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Erbel v. Johanns

May 8, 2007

DR. COLLEEN ERBEL, PLAINTIFF,
v.
MICHAEL O. JOHANNS, SECRETARY UNITED STATES DEPARTMENT OF AGRICULTURE, DEFENDANT.



The opinion of the court was delivered by: Thomas W. Phillips United States District Judge

(Phillips/Guyton)

MEMORANDUM AND ORDER

In the matter before the Court, plaintiff alleges claims against her former employer for failure to accommodate her disability pursuant to the Rehabilitation Act of 1973, 29 U.S.C. § 701 et seq. ("Rehabilitation Act"); hostile work environment based upon gender, disability, and protected activity in violation of the Rehabilitation Act and Title VII of the Civil Right Act of 1964, as amended, 42 U.S.C. § 2000(e), et seq. ("Title VII"); unlawful suspension based upon gender, disability, and protected activity in violation of the Rehabilitation Act and Title VII; constructive discharge; and retaliation for engaging in a protected activity. Defendant filed its motion for summary judgment on all claims [Doc. 23]. Parties have been given sufficient time to file responses, replies, and sur-replies. For the reasons that follow, defendant's motion for summary judgment [Doc. 23] is GRANTED in part and DENIED in part.

I. Summary of the Facts

As the law requires, all disputed facts and inferences are resolved most favorably for the movant. As many of the facts are utilized to support more than one claim, the Court will organized its summary of the events in chronological order. Furthermore, the Court merely provides an abridged summary of facts for the purposes of this opinion.

Plaintiff Dr. Colleen Erbel ("Dr. Erbel") began work as a veterinarian with the Department of Agriculture, Animal and Plant Health Inspection Service (the "Agency") in October of 1987. In 1990, Dr. Erbel became Area Veterinarian in Charge ("AVIC") for the Agency over the state of North Carolina. In 1993, Dr. Erbel changed positions to a Veterinary Medical Officer ("VMO") in the Agency's Eastern Region of Tennessee, where she stayed until leaving Agency employment in 2002. Throughout her career, her performance appraisals were fully satisfactory or better until the events subject to this litigation transpired.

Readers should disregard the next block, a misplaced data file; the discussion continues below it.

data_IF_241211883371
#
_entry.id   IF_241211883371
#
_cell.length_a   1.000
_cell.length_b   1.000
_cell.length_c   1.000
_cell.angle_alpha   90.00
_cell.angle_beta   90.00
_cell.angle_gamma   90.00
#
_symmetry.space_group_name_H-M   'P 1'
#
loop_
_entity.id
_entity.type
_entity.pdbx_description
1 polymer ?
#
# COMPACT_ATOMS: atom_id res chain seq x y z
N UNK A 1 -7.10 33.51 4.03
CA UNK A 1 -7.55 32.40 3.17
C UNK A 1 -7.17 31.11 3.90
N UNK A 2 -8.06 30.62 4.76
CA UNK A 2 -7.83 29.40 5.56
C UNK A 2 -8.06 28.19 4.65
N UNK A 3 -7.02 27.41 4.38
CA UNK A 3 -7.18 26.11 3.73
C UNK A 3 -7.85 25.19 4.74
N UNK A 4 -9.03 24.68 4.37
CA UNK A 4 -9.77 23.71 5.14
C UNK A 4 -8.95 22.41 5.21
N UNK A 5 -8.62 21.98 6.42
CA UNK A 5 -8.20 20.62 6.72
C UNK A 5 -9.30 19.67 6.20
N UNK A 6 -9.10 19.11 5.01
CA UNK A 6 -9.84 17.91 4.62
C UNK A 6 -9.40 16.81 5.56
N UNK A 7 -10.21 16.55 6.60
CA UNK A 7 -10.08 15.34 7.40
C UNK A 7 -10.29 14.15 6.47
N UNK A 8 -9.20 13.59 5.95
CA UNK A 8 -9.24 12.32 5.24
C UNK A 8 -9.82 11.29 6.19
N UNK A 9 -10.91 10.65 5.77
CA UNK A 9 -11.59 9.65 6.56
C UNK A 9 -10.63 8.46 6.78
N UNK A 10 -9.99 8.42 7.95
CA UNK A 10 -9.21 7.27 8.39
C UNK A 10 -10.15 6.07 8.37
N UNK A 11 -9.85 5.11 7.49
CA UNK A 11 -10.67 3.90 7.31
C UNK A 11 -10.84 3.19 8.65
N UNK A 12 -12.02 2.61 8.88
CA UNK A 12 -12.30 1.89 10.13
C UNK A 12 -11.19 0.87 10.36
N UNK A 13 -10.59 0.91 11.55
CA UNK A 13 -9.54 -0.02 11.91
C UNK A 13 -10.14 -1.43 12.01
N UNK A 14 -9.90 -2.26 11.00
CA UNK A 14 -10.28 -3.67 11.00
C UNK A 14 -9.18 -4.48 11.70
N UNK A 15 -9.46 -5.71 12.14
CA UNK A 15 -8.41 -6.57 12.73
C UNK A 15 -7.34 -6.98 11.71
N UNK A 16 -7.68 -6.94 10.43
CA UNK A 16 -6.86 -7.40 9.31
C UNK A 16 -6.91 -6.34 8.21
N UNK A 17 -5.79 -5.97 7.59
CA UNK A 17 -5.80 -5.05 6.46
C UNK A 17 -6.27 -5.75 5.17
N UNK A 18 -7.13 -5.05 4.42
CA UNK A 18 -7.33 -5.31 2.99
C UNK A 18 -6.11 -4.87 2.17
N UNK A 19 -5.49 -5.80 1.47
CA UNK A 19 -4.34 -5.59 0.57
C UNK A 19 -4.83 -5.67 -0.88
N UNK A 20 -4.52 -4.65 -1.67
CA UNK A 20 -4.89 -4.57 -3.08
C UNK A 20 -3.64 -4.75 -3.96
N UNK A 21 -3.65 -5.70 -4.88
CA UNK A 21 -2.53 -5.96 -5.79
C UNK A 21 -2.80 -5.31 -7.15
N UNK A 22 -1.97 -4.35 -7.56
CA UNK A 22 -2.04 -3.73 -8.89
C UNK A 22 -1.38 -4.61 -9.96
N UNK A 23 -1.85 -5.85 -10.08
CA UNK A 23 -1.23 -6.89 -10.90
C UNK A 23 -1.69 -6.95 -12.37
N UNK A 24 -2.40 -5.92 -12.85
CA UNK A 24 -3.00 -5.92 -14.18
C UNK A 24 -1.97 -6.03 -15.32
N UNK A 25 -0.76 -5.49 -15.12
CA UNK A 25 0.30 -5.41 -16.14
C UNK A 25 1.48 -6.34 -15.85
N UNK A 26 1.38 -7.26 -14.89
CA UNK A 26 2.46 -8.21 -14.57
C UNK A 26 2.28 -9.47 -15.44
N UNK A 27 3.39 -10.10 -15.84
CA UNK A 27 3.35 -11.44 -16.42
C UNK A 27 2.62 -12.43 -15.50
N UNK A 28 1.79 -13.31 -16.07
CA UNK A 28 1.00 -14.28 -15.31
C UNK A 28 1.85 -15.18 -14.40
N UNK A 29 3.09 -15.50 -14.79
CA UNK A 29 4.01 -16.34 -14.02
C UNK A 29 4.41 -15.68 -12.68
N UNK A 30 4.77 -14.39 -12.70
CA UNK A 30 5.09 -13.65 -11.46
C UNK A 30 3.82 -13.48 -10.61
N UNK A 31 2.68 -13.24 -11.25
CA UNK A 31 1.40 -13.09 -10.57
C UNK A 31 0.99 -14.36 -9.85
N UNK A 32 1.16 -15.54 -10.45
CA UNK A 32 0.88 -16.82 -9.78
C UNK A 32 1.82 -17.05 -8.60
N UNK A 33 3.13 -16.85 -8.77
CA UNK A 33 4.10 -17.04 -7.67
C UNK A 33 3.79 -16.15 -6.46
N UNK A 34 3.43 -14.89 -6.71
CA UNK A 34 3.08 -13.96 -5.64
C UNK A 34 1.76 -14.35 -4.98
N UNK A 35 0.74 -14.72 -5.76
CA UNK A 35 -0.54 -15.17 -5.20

In 1998, Dr. Robert Southall ("Dr. Southall") was appointed as the AVIC in Tennessee, and he began supervising plaintiff and the other VMOs in Tennessee. That year, Dr. Southall assigned plaintiff to conduct an epidemiological survey. While other colleagues, who were male, received cash awards or other benefits for such projects, plaintiff did not receive a cash award after the completion of the epidemiological survey. Although plaintiff believed Dr. Southall's actions to be discriminatory, she did not contact an EEO counselor at that time.